Skip to main content

Verified by Psychology Today


Vegetable Gardening as a Key to Health, Happiness, Longevity

Some doctors are prescribing gardening for stress disorders, instead of drugs.

Peter Gray photo
Author and his beans
Source: Peter Gray photo

I’ve been vegetable gardening pretty much my whole adult life, so it’s fun to see research revealing its benefits. Perhaps you’ve read about the Blue Zones, areas of the world, described by National Geographic explorer Dan Buettner (2010), where people regularly live into their 90s and even 100s. They include Ikaria, Greece; Okinawa, Japan; Ogliastra Region, Sardinia; Loma Linda, California, and Nicoya Peninsula, Costa Rica. According to Buettner, vegetable gardening is a major activity in all these areas and may be a key to their long lives.

Buettner is quoted (by McPhillips, 2020) as saying in a podcast: “In all Blue Zones, people continue to garden even into their 90s and 100s. Gardening is the epitome of Blue Zone activity because it’s sort of a nudge: You plant the seeds and you’re going to be nudged over the next months to water them, weed them, harvest them. And when you’re done, you’re going to eat an organic vegetable, which you presumably like because you planted it.”

As Buettner explains, gardening is a great source of exercise. It entails the regular, daily, natural sorts of movement that keep our bodies running smoothly. And it provides the fresh fruit and vegetables that we all know are good for us. There’s also evidence that vegetable gardening is a great stress reducer and improves mental well-being.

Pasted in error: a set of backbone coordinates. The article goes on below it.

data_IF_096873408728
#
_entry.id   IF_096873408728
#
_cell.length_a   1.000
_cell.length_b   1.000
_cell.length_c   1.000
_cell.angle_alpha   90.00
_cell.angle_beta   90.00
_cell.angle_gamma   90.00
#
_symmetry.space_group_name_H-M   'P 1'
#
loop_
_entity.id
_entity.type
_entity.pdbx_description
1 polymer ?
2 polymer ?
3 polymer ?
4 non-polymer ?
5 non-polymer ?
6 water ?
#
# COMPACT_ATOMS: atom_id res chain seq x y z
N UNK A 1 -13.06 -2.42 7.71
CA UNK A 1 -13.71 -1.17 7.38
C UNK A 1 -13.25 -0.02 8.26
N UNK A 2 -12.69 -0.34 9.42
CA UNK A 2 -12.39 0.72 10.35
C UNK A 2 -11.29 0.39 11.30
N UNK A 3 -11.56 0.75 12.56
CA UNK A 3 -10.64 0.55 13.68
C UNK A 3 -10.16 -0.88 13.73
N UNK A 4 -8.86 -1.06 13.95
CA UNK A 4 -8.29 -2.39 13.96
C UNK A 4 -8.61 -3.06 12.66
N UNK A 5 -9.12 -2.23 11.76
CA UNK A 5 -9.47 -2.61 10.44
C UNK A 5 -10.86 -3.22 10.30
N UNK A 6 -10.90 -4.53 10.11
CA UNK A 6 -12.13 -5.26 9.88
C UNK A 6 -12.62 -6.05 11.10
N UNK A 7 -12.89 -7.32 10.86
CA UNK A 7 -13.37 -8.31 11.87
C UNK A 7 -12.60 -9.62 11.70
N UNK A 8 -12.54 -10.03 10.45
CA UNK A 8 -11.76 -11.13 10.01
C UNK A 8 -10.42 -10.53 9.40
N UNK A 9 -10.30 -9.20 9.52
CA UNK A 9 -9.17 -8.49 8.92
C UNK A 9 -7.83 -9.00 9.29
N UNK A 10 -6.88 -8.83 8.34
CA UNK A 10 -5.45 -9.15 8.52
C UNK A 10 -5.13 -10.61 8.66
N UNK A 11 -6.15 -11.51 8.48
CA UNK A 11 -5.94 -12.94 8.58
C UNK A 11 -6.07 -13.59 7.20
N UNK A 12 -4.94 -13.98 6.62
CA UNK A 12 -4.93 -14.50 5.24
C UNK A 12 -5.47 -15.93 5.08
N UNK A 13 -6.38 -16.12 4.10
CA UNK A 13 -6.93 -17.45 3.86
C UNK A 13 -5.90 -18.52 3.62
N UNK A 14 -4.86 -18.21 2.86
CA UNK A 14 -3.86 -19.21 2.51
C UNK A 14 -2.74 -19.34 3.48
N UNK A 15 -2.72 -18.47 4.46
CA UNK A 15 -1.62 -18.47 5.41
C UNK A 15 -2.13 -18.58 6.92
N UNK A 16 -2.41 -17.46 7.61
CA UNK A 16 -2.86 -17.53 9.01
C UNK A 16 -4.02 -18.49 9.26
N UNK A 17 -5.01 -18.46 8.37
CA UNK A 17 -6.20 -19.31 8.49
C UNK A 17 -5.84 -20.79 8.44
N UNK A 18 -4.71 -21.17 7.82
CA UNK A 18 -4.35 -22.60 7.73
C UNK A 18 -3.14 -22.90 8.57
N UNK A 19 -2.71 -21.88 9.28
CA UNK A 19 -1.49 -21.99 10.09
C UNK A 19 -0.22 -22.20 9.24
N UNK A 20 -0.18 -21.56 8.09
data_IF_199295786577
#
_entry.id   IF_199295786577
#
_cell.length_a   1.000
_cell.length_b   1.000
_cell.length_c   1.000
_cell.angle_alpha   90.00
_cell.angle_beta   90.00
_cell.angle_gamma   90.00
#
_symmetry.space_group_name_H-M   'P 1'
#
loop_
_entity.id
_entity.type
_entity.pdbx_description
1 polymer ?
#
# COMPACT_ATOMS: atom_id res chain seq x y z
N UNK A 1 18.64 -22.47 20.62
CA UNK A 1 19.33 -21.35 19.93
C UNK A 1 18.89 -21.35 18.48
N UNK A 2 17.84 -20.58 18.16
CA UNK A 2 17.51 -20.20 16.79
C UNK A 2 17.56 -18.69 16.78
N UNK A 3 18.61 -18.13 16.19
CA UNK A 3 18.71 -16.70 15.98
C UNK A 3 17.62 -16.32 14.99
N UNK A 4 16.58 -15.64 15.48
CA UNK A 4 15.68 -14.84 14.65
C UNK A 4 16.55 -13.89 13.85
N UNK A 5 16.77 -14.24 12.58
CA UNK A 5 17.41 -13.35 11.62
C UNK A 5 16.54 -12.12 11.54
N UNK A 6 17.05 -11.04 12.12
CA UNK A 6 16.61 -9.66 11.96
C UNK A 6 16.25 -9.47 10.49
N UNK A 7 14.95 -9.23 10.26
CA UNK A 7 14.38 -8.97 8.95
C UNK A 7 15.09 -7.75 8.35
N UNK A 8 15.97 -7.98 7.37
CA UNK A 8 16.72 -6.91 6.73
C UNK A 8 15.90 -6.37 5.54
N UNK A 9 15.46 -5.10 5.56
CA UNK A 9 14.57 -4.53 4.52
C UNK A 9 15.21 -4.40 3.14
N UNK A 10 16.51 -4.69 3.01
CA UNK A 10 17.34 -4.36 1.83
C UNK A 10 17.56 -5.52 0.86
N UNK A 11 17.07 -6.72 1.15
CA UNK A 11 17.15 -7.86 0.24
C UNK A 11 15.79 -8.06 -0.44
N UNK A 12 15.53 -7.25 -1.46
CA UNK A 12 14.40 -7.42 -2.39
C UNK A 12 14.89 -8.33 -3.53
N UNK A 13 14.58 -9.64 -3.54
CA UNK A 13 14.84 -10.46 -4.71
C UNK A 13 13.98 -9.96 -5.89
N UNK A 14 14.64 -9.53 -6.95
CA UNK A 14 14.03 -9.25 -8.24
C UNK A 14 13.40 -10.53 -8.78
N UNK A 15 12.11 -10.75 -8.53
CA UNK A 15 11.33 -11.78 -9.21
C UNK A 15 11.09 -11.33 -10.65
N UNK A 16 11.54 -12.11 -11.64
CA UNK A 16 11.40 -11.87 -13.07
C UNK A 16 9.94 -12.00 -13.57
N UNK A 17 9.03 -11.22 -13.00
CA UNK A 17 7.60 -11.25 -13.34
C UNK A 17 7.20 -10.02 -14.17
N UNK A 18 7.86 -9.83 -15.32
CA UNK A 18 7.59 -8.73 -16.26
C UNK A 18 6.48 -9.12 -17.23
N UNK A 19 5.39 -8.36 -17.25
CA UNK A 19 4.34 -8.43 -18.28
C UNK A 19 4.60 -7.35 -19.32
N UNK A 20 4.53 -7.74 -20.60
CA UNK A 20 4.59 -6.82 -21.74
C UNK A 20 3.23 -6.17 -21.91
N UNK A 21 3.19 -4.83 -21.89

Research Showing Physical and Mental Health Benefits of Gardening

In an experiment in the Netherlands, participants who regularly gardened were given a frustrating, stressful task and then were asked to spend the next 30 minutes gardening or reading. Those in the gardening condition overcame the stress very quickly, as measured both by self-report and a physiological index, while those in the reading condition did not (van den Berg, 2011).

Much other research shows that simply being outdoors in nature, or even being exposed to growing plants indoors, can relieve stress and hasten healing in people who are ill (Thompson, 2018). Another study, of people over age 62 living in an urban area, compared those who had been assigned an allotment garden with their otherwise similar neighbors who had not received such an allotment. Those with a garden reported fewer physical complaints and greater psychological well-being than did those without (van den Berg, 2010).

In still another study, in the twin cities of Minneapolis and Saint Paul, participants rated their level of emotional well-being during 15 different presumably enjoyable leisure-time activities, and gardening regularly came out among the top four by this measure (Ambrose et al., 2020). It was right up with bicycling, walking, and eating out. The researchers also found that vegetable gardening promoted well-being more than did ornamental gardening and was the only activity that promoted well-being even more among low-income participants than among those with higher incomes.

What Vegetable Gardening Does for Me

I started vegetable gardening in 1972, right after I had began my first university job, and have done it every year since, with the exception of a few years when I lived in a forest with insufficient sun for a garden. Here's what gardening does for me.